My first world problem: My neighbor is addicted to his gas-powered leaf blower.
It’s now high pollen season in central Texas. Yellow tree pollen dust is covering every outdoor surface. My neighbor, who is perfectly nice otherwise, revs up his leaf blower several times a week to move the pollen off his paved driveway. I hear the reverberating sound even through my closed office window. It drives me crazy. It’s amazing that those tiny gas-powered engines can make that much obnoxious noise.
My neighbor and other people who use leaf blowers seem to get mesmerized by the equipment. Maybe they get numb from the noise from the two-stroke engines? Sweeping the blower hose back and forth, back and forth, in a trance. He finishes with his driveway and proceeds into the street, moving the dust from one side to the other. I clench my teeth, try to ignore it, and wait out the 20 minute annoyance. His leaf blower addiction satisfies some need that I don’t understand.
I know that my disdain for leaf blowers is shared by others. I’ve learned that the writer James Fallows is a “noted leaf-lower opponent.” He’s commented on the topic in The Atlantic’s Notes and last month he pointed readers to Quiet Clean DC. It’s a neighborhood advocacy group of Washington DC resident who want “cleaner, quieter, and more sustainable practices in landscaping and yard care.” They are pressing the DC City Council to take up a measure that would prohibit the sale or use of gasoline-powered leaf blowers in the District beginning in 2022.
My complaint about gasoline leaf blowers has always been about the noise. But more appropriately, communities and public health groups pay attention to the air contaminants they emit. An analysis by the City of Long Beach, CA identified more than 80 cities, including 31 outside of California, with full or partial bans on gasoline leaf blowers, largely because of air quality concerns. Rightfully so.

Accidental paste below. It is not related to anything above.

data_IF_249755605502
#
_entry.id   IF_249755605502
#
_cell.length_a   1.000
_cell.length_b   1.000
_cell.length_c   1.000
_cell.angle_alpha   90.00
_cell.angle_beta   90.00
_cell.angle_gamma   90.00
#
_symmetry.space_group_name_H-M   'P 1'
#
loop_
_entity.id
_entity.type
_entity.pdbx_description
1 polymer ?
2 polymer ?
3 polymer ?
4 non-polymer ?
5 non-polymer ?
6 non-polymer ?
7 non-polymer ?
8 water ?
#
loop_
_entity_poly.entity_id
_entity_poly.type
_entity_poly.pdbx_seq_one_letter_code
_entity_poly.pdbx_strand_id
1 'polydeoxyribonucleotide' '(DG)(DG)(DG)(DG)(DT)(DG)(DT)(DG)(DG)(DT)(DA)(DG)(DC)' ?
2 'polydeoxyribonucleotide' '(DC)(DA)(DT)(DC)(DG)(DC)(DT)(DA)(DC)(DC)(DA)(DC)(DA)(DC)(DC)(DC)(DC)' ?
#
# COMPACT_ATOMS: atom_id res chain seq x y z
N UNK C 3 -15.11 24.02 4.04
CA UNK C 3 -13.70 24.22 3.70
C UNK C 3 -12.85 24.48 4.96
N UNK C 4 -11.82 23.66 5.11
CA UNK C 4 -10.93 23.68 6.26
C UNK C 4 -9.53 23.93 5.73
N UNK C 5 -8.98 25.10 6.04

Stuart Silverstein and Anna Boiko-Weyrauch at Fair Warning published a piece a few months back called “Noisy, but that’s not all.” They reported the findings of emissions testing on 15 different gas-powered blowers while the equipment was being worn by landscaping workers. The workers’ exposure to ultrafine particulate matter (0.1 micron or less) was tens of times higher than some of the busiest intersections in southern California. The Fair Warning reporters noted that California’s Air Resources Board (CARB) has found similar results in preliminary testing. CARB is now conducting a more robust study on air contaminants from gasoline leaf blowers.
Tomorrow morning, I’m likely to hear again my neighbor’s leaf blower. I’ll cringe while it’s operating, think about the air and noise pollution from it, and accept that his addiction to his noisy leaf blower makes his day.